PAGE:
“How Are Women to Keep Silent in the Churches?”

Categories: Meditations


A week or two ago, one of my Facebook friends posted a link to this blog.  Among other things, one of the author’s main goals appears to be insisting that women should be allowed to speak in the assemblies of churches of Christ.  This post is representative of his arguments.

The post is, quite honestly, very long, and I don’t have space to respond to everything in it that I think is mistaken (not without turning this into the 1 Corinthians 14 blog, at least!).  However, I think it’s worthwhile to address one of the author’s primary arguments—that no church of Christ is consistent in applying 1 Corinthians 14:34-35 because in none of them are women absolutely silent.  He writes, “Hardly a single woman remains silent in the churches.  Women sing.  They greet people.  They say ‘good morning’ and ‘Amen.’  They make comments in Sunday School.  They give confession to the assembly before baptism.”

What the author describes is true, so far as it goes.  However, it’s not in conflict with the plain meaning of 1 Corinthians 14.  First of all, this text applies to times “when the whole church is assembled together”—what we would call worship services rather than Bible classes (though I think that churches need to apply 1 Corinthians 14 to their Bible classes if said classes are an assembly of the whole.  The label we assign an activity is less important than the reality of what we’re doing.). 

Second, though we tend to focus on women, sisters in Christ are not the only group in the chapter that Paul instructs to be silent.  In 1 Corinthians 14:28, he tells men with the gift of tongues to keep silent if there is no interpreter present.  In 1 Corinthians 14:30, he tells prophets to keep silent if a revelation has been given to another prophet. 

In these passages, it’s clear that “silent” isn’t contrasted with making a sound.  Otherwise, gifted men under these conditions would have been barred from singing, saying “Amen”, and otherwise participating in public worship.  That interpretation can’t be supported from the text, particularly when Paul urges brethren to earnestly desire spiritual gifts in 1 Corinthians 14:1.  Why desire something that could bar you from worshiping?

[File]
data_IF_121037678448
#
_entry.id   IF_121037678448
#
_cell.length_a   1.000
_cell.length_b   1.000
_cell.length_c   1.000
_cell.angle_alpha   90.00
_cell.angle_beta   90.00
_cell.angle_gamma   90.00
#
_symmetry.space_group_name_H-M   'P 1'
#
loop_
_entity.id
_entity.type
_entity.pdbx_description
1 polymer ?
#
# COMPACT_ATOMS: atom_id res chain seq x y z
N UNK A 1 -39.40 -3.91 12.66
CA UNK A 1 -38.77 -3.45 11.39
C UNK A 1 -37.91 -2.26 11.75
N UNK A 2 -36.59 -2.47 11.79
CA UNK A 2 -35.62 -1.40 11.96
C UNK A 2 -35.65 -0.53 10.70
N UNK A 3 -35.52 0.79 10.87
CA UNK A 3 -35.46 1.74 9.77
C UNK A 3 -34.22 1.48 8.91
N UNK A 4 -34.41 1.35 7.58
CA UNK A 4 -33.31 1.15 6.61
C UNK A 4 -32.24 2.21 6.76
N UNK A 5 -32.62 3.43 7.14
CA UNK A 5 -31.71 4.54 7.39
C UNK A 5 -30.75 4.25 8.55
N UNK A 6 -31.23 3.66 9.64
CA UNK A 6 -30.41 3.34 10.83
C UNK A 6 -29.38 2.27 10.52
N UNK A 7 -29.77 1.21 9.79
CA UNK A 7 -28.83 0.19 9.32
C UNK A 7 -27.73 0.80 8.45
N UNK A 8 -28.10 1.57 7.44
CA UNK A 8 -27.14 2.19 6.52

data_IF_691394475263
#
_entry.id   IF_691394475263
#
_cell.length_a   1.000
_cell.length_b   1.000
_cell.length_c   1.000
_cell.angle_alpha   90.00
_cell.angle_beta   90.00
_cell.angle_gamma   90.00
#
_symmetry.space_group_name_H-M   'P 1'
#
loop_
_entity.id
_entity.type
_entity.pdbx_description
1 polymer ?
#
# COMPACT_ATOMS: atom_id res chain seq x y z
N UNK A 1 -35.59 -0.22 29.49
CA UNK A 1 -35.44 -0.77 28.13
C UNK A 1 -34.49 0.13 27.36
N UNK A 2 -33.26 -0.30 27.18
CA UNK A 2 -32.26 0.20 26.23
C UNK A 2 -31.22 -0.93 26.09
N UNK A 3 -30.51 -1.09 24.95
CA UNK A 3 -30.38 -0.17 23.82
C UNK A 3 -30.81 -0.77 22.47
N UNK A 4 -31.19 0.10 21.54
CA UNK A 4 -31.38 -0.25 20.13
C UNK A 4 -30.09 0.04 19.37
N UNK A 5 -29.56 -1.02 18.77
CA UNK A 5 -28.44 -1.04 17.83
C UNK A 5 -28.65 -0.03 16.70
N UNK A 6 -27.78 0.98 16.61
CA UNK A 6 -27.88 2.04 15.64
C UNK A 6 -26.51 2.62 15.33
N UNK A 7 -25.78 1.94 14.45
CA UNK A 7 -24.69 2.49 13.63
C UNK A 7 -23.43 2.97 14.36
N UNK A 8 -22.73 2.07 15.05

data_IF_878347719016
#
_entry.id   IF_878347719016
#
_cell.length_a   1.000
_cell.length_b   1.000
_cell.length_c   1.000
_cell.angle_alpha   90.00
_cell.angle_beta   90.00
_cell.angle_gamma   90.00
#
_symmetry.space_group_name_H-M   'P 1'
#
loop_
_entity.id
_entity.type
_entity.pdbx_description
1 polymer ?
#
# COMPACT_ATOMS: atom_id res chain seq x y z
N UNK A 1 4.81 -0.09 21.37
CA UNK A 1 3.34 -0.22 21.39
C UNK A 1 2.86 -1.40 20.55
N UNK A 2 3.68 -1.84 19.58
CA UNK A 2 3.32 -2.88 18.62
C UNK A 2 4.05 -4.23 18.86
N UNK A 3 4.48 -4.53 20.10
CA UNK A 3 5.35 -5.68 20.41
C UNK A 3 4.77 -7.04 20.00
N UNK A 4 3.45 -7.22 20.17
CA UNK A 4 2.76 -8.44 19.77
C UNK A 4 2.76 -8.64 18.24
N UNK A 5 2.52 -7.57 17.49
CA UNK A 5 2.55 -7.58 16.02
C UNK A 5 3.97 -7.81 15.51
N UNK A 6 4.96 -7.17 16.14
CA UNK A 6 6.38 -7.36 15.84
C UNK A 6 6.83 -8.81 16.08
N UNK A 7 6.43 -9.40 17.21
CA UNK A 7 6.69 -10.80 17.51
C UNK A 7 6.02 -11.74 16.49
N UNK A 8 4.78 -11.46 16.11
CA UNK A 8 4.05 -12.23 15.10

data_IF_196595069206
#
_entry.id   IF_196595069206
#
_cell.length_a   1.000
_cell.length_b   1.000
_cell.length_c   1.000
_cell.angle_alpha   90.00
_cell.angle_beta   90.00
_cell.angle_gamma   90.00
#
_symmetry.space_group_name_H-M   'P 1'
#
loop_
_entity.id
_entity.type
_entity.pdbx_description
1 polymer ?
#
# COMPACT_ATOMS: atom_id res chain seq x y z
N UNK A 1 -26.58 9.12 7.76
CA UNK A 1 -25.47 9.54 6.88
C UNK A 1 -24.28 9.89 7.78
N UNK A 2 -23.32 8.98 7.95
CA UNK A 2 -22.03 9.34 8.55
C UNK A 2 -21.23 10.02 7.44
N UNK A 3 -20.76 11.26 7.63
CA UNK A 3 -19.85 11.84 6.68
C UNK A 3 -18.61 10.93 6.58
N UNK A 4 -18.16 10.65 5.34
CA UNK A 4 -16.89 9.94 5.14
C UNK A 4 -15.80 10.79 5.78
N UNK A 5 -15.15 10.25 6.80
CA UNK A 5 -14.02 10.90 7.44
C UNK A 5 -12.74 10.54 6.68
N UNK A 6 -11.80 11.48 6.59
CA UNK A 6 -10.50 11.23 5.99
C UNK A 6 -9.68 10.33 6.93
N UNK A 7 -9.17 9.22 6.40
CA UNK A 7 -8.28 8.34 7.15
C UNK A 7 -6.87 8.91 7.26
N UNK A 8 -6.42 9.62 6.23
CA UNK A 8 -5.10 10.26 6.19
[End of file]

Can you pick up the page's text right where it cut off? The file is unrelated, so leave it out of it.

Instead, “silent” in 1 Corinthians 14 is contrasted with being the speaker.  Tongue-speakers and prophets in these circumstances were free to participate in public worship.  They were not free, however, to claim center stage for themselves.

The same rule applies to women.  They too are free to say the “Amen” if they agree, as per 1 Corinthians 14:16.  They too are free to obey the exhortation of Romans 15:6 and join in glorifying God with one voice.  They are not free, however, to become the speaker.

There were circumstances in which tongue-speakers and prophets could become the speaker in an assembly.  Tongue-speakers were permitted to do so in the presence of an interpreter.  Prophets were permitted to do so (one by one, two or three at most per assembly) in the absence of another revelation.  However, there are no circumstances in which the text permits women to do the same.  Paul’s prohibition is absolute, even to the point of forbidding women to ask questions in such circumstances. 

Such a commandment is opposed to the spirit of our time.  That’s not in question.  The question is if we are willing to defy the spirit of our time to follow the Spirit of God.  Honoring His word will not find favor with our culture, but it will find favor with Him.